Farm animals exhibit a consistent difference from their wild ancestors: their brains are relatively smaller. This phenomenon, known as the domestication effect, is evident in various domesticated species such as sheep, pigs, and cows.
In a groundbreaking study conducted by the Max Planck Institute of Animal Behavior (MPI-AB), researchers have discovered a remarkable reversal of the domestication effect. Through captive breeding, the American mink experienced a reduction in relative brain size. However, when certain populations escaped from captivity and returned to the wild, they were able to regain nearly their full ancestral brain size within just 50 generations. This extraordinary finding has been published in the prestigious journal Royal Society Open Science.
Ann-Kathrin Pohle, a Master’s student at MPI-AB and the paper’s first author, emphasizes the significance of these results: “Our study demonstrates that the loss of brain size in domesticated animals is not a permanent change. This discovery deepens our understanding of how domestication has influenced the brains of animals and how these changes might impact them upon reintroduction to the wild.”
Understanding the feral brain
When animals undergo domestication, the reduction in brain size is typically considered irreversible. Even in feral populations that have been living in the wild for generations, animals rarely regain the relative brain sizes of their ancestral forms. Dina Dechmann, a group leader at MPI-AB and the senior author of the paper, explains, “Once animals lose certain parts of their body, such as specific brain regions, throughout evolution, they are lost and cannot be regained.”
Methodologically, studying whether feral animals can regain the relative brain sizes of their wild counterparts is challenging. Dechmann states that to conduct such research, “you would need to find an animal with distinct wild and feral populations to minimize the chance of intermixing between the groups. Additionally, you would need an animal that allows for sufficient brain and skull measurements.” The American mink, in this case, fulfills these requirements.
The American mink, native to North America, has been domesticated for fur farming for over a century. After being bred in Europe for this purpose, captive minks escaped and formed feral populations that have since spread throughout Europe. This natural history provided the perfect opportunity for Dechmann and her team to study separate populations: wild mink from North America, domesticated mink from European fur farms, and feral mink from Europe.
To examine changes in brain size, the researchers used a proxy measurement: skulls. Ann-Kathrin Pohle notes, “Braincase size serves as a reliable proxy for brain size in minks, allowing us to measure existing skulls from museum collections without the need for live animals.” The team utilized a collection of wild American mink skulls from Cornell University and obtained domesticated mink skulls from European fur farms.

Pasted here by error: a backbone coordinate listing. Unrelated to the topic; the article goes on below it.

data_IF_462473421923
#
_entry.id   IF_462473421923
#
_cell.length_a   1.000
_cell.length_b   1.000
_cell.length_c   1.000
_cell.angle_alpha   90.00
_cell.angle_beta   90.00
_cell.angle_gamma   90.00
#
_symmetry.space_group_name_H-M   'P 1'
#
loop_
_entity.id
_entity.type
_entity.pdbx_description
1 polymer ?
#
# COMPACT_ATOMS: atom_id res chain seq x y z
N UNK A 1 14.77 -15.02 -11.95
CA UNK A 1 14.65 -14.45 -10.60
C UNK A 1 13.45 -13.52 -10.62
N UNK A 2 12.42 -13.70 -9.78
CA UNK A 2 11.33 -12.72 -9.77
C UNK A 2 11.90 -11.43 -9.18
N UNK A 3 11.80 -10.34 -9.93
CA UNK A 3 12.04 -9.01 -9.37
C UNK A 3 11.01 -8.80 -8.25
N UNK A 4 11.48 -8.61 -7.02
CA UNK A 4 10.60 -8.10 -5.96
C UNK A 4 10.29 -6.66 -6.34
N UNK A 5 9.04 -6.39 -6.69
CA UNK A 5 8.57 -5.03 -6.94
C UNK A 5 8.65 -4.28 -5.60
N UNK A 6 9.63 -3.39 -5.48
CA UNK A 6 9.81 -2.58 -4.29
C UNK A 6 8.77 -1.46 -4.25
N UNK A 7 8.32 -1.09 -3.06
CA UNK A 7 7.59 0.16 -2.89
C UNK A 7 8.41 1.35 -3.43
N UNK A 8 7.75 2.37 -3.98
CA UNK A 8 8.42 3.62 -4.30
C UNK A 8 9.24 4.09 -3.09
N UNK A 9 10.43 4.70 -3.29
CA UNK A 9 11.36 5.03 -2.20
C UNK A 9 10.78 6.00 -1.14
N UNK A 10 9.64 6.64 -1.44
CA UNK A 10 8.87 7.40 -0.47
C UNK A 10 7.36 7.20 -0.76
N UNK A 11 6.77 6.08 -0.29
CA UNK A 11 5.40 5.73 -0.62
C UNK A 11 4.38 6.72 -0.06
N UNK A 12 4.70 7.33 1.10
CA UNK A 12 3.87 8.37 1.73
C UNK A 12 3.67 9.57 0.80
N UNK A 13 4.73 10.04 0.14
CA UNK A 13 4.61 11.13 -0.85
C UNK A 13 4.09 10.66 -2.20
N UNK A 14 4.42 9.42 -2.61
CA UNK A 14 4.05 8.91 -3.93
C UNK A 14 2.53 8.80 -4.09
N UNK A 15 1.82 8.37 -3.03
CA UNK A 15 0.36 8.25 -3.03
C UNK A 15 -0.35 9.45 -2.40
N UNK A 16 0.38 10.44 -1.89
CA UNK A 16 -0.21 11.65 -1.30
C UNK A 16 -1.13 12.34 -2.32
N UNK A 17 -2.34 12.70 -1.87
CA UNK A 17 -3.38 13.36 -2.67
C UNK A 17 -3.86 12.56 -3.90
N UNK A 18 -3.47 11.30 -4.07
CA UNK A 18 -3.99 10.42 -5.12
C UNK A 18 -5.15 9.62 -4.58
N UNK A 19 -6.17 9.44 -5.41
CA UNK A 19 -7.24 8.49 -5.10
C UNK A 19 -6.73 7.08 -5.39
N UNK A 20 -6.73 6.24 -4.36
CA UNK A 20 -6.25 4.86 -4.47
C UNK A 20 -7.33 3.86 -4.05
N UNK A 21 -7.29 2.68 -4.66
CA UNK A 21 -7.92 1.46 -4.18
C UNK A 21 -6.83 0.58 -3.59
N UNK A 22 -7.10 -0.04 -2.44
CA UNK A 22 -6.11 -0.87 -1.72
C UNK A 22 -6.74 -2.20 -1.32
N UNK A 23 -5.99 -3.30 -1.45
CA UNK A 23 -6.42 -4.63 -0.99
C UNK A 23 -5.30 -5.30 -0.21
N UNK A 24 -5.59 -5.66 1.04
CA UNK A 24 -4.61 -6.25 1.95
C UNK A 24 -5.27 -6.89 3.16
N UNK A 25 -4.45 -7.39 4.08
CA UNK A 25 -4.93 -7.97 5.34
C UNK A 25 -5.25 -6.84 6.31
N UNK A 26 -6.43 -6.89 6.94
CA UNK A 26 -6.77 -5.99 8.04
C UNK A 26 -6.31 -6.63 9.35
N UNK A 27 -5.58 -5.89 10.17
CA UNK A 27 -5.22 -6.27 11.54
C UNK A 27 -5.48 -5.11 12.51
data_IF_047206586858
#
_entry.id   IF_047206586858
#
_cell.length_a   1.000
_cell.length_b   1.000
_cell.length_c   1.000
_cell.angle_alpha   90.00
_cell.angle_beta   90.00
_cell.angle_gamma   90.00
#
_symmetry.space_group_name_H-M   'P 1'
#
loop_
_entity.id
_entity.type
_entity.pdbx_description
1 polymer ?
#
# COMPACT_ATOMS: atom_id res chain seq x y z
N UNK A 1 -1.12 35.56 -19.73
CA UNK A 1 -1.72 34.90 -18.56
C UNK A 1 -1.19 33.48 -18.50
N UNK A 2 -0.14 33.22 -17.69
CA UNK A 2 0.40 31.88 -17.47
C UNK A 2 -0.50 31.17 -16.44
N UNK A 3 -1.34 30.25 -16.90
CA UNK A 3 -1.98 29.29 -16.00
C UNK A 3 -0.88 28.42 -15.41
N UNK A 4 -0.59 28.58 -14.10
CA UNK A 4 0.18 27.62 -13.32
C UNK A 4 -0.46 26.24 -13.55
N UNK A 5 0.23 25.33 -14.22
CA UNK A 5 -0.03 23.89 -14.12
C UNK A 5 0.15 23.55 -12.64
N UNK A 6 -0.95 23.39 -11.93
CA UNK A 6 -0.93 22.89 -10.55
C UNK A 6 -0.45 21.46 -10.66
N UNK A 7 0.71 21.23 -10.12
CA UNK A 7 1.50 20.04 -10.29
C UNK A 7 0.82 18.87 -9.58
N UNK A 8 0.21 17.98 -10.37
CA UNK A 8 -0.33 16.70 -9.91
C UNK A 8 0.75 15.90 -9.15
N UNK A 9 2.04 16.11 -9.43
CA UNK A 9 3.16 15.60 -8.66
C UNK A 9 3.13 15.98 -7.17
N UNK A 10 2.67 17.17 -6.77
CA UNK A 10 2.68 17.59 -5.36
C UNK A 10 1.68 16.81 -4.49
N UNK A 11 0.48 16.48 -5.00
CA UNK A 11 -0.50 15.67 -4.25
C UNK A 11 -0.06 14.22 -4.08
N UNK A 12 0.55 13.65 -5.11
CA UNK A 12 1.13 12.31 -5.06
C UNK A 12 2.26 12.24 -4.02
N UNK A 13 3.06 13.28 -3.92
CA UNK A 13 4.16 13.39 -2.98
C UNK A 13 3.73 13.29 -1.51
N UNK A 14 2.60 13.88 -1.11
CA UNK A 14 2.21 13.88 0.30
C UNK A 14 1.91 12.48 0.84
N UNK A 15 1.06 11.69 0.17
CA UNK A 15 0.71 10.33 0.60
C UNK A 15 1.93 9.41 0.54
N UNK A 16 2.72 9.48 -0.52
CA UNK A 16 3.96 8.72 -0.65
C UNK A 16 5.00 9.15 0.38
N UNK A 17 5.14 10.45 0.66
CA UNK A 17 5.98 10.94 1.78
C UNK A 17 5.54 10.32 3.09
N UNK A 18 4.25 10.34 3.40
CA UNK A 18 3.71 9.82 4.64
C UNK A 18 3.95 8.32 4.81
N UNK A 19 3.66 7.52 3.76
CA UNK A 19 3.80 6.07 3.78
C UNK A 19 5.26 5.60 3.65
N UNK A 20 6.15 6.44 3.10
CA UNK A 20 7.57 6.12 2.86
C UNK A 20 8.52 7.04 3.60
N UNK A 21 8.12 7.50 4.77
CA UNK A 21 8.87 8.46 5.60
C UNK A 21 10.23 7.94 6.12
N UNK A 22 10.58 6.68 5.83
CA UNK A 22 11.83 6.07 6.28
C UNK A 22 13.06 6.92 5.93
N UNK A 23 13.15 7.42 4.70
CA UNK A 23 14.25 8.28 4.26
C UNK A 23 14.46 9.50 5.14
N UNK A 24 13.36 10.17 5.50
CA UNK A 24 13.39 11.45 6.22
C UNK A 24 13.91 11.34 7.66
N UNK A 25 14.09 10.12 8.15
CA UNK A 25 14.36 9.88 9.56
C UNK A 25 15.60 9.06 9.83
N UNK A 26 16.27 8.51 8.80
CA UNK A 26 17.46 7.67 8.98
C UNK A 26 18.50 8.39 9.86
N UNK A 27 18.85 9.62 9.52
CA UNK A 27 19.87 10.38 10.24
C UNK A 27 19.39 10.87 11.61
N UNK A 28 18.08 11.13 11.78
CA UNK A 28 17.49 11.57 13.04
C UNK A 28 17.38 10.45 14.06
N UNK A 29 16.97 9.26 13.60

For the feral population, Dechmann and Pohle collaborated with Andrzej Zalewski at the Polish Mammal Research Centre, who possessed a collection of skulls obtained during an eradication program targeting feral mink. Dechmann remarks, “Typically, the challenge with skull studies lies in finding sufficiently large collections to work with. We were extremely fortunate to collaborate with multiple organizations to obtain the necessary population samples.”
By measuring the skulls, the team calculated the relative brain size of the mink. They discovered that, in line with the well-documented process of domestication, the brains of captive-bred mink had reduced by 25% compared to their wild ancestors. However, contrary to expectations, the brains of feral mink had almost fully regained their wild size within just 50 generations.
Dechmann has a compelling hypothesis as to why the American mink has achieved this unexpected reversal. These minks belong to a family of small mammals that possess a remarkable ability to undergo seasonal changes in brain size, known as Dehnel’s phenomenon. Dechmann, an expert in this phenomenon, has previously observed it in shrews, moles, and weasels.
While other domesticated animals appear to experience a permanent loss in brain size, the mink may be capable of regaining their ancestral brain sizes due to their inherent flexibility in brain size regulation. Dechmann explains, “It’s possible that mink can restore their brain sizes because they possess the ability to modulate their brain size as part of their natural biology.”
This flexibility in brain size could have provided advantages to mink reintroduced to the wild. Dechmann suggests, “When escaping from captivity and returning to their natural habitat, animals would benefit from having a fully functional brain to navigate the challenges of wild living. Animals like minks, with adaptable brain sizes, may be able to restore their brains even if they had previously experienced shrinkage.”
Although the study’s findings do not shed light on whether the brains of feral mink function similarly to those of their wild counterparts, further investigation would be required to explore this aspect in future studies. Examining the actual brains of the animals would be necessary to determine if the feral mink exhibit the same brain functionality as their wild counterparts.
Source: Max Planck Society